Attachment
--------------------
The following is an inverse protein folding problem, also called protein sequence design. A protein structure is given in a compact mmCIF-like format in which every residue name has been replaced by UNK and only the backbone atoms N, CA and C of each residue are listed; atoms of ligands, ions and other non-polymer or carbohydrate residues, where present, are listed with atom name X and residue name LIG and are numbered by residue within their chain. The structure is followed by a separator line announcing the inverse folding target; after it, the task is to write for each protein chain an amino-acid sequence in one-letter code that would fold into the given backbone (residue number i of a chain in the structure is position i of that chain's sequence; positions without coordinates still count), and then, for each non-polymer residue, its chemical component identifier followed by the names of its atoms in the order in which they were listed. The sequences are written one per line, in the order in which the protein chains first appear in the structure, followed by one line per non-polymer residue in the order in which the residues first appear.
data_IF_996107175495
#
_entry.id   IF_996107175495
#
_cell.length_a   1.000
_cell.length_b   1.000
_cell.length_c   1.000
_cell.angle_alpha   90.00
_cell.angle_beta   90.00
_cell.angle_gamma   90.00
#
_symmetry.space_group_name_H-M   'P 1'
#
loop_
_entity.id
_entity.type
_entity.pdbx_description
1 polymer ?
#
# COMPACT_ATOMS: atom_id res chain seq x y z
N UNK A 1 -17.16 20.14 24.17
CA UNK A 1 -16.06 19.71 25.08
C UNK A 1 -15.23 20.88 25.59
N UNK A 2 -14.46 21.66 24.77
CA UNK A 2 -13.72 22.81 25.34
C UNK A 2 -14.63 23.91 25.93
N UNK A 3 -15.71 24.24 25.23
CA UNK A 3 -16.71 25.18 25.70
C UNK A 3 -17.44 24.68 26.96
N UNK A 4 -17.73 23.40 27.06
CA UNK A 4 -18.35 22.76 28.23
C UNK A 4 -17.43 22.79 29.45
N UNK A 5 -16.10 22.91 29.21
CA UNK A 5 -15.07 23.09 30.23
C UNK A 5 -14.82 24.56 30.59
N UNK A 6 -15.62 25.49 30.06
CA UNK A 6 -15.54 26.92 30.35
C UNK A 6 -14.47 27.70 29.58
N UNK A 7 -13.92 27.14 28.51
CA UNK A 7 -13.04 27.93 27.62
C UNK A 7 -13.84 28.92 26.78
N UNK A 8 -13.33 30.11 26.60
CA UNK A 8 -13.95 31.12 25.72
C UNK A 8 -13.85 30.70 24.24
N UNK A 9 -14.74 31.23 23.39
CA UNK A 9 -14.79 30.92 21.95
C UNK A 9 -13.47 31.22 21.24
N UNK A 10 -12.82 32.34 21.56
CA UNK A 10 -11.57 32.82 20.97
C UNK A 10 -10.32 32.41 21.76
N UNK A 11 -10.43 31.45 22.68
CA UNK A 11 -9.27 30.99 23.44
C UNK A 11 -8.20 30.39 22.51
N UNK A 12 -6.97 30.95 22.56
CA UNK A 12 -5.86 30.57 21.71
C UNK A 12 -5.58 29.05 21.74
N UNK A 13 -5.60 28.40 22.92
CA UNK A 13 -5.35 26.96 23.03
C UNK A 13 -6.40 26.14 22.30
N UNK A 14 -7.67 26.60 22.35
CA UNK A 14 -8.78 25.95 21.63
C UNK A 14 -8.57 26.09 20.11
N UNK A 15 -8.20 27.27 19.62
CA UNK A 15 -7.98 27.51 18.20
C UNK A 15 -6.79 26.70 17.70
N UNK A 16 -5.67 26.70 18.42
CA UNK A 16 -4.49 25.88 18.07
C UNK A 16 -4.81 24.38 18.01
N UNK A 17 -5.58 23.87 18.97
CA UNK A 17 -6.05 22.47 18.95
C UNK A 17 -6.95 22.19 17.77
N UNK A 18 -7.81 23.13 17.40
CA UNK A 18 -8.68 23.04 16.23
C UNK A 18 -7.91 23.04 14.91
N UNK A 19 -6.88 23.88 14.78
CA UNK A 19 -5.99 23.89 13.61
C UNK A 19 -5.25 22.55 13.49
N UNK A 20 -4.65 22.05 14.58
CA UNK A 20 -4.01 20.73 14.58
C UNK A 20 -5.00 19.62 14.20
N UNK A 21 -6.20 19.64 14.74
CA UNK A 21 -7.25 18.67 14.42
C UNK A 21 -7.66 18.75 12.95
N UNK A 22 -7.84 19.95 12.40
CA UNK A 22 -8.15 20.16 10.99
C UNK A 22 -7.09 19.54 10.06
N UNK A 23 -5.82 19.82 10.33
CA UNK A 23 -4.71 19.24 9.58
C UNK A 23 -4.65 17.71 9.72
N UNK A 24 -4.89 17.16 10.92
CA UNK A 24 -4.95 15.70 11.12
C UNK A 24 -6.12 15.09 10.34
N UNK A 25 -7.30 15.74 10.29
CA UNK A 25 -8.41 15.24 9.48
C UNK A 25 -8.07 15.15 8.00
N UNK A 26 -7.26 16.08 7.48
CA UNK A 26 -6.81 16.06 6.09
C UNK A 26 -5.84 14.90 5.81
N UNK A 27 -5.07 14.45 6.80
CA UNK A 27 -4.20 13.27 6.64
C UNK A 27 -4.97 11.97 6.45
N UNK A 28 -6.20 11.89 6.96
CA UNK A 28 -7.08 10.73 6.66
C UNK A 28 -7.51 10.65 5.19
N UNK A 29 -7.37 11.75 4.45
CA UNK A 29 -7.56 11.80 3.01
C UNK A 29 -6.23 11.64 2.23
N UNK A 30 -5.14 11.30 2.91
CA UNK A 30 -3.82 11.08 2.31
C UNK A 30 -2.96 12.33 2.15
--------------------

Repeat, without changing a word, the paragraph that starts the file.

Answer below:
The following is an inverse protein folding problem, also called protein sequence design. A protein structure is given in a compact mmCIF-like format in which every residue name has been replaced by UNK and only the backbone atoms N, CA and C of each residue are listed; atoms of ligands, ions and other non-polymer or carbohydrate residues, where present, are listed with atom name X and residue name LIG and are numbered by residue within their chain. The structure is followed by a separator line announcing the inverse folding target; after it, the task is to write for each protein chain an amino-acid sequence in one-letter code that would fold into the given backbone (residue number i of a chain in the structure is position i of that chain's sequence; positions without coordinates still count), and then, for each non-polymer residue, its chemical component identifier followed by the names of its atoms in the order in which they were listed. The sequences are written one per line, in the order in which the protein chains first appear in the structure, followed by one line per non-polymer residue in the order in which the residues first appear.